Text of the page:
In the ‘Auk,’ volume 40, July, 1923, R. H. Howland and I published an account of our discovery of a male Brewster’s Warbler, Vermivora pinus X chrysoptera, mated to a female Golden-winged Warbler, Vermivora chrysoptera. We located his nest and brood and later captured and banded him and three of his young. At the time of the writing we supposed that our story was closed, but it proved to be the first chapter of a six-year acquaintance with this same bird.

The remainder of the paper is a year by year description (running from 1922 to 1927) of the adventures of their Brewster’s Warbler in New Jersey. A fine piece of natural history. I could quote different sections from the paper, but I advice you to read the whole paper. Preferably close to a fire place with a hot beverage.

Click here to read the paper. If you cannot access it, feel free to contact me.


The young of a Brewster’s Warbler. Picture taken on June 10, 1922.


Carter, T. D. (1944). Six years with a Brewster’s Warbler. The Auk, 48-61.

Becoming Black: The Origins of Melanic Monarcha Flycatchers

Two populations of all black Monarcha Flycatchers might have independent origins.

In 1942, the German ornithologist Ernst Mayr published his seminal book on speciation: Systematics and the Origin of Species: from the Viewpoint of a Zoologist. In this book (which is still a nice read today), he argues that geographic isolation is the main driver of speciation. To support his claims, he discusses the subspecies of the Monarcha castaneiventris flycatcher that resides on the Solomon Islands (located east of Papua New Guinea). In this blogpost, I will focus on two subspecies: megarhynchus and ugiensis.


Monarcha distribution

Distribution of the Monarcha castaneiventris subspecies (from: Cooper & Uy 2017)


Introducing the Islands

The first subspecies (megarhynchus) is found on the large island of Makira. These birds have chestnut bellies and iridescent blue-back upper parts. The second subspecies (ugiensis) is distributed on nearby satellite islands: Ugi and Three Sisters in the north and Santa Anda and Santa Catalina in the southeast. In contrast to the birds from Makira, this subspecies is entirely blue-black. A recent study in Molecular Ecology provides a genomic perspective on the evolution of this species complex.

monarcha subspecies

Two Monarcha subspecies: the chestnut-bellied megarhynchus and the entirely blue-black ugiensis (from:


Hybridization or Independent Origins?

Elizabeth Cooper and Albert Uy used over 70,000 genetic markers (SNPs; Single Nucleotide Polymorphisms) to unravel the origin of the blue-black subspecies. Surprisingly, both melanic populations, which Ernst Mayr considered as a single subspecies, do not cluster together. The birds from the southeastern islands are more closely related to the chestnut-bellied individuals from Makira. This pattern can be explained in two ways: hybridization or independent origins.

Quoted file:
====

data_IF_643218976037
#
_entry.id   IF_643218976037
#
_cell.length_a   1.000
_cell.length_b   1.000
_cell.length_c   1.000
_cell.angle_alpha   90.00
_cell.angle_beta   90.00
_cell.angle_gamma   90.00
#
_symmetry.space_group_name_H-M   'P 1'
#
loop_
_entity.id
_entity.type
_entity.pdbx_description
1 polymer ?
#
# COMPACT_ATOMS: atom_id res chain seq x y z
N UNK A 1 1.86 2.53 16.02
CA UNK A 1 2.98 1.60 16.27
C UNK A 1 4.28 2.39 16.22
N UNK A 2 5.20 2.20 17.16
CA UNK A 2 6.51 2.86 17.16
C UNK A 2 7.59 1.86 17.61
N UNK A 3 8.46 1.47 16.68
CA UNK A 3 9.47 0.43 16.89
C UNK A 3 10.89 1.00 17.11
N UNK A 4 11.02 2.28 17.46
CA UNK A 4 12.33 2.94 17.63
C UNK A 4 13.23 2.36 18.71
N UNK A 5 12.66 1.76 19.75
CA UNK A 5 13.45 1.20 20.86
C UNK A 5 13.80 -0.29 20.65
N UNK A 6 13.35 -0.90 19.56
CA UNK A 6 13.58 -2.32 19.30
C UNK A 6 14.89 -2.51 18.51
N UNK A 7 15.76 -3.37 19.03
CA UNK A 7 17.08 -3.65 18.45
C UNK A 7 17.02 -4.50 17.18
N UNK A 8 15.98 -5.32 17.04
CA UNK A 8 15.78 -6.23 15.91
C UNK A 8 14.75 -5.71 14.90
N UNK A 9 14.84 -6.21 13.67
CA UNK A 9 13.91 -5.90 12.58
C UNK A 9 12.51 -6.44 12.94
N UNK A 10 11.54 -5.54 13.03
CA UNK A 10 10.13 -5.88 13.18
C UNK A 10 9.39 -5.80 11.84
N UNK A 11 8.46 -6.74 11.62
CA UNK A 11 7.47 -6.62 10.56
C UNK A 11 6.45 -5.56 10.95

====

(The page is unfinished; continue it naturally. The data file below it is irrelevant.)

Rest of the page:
To solve this riddle, Cooper and Uy performed isolation with migration analyses. The model with the highest likelihood pointed to migration between the large island of Makira and the satellite islands, but not between the satellite islands themselves. This results weakened a role for hybridization. It thus seems that the melanic populations have independent origins. This hypothesis is supported by the observation that different mutations underlie the black plumage color in each population, as shown in a previous study by Albert Uy and colleagues.

From a taxonomic point of view, the melanic populations should be considered separate subspecies. It turns out Ernst Mayr was wrong here. And it’s not the first time he made a mistake. In his 1963 book Animal Species and Evolution, Mayr stated that “the available evidence contradicts the assumption that hybridization plays a major evolutionary role.”



Cooper, E.A. and J.A.C. Uy, Genomic evidence for convergent evolution of a key trait underlying divergence in island birds. Molecular Ecology, 2017. 26(14): p. 3760-3774.

Mayr, E., Systematics in the origin of species : from the viewpoint of a zoologist. 1942, New York: Harvard University Press.

Mayr, E., Animal species and evolution. 1963, Cambridge: Belknap Press of Harvard University Press. xiv, 797 p.

Uy, J.A.C., et al., Mutations in different pigmentation genes are associated with parallel melanism in island flycatchers. Proceedings of the Royal Society B-Biological Sciences, 2016. 283(1834): p. 20160731.


This paper has been added to the Monarchidae page.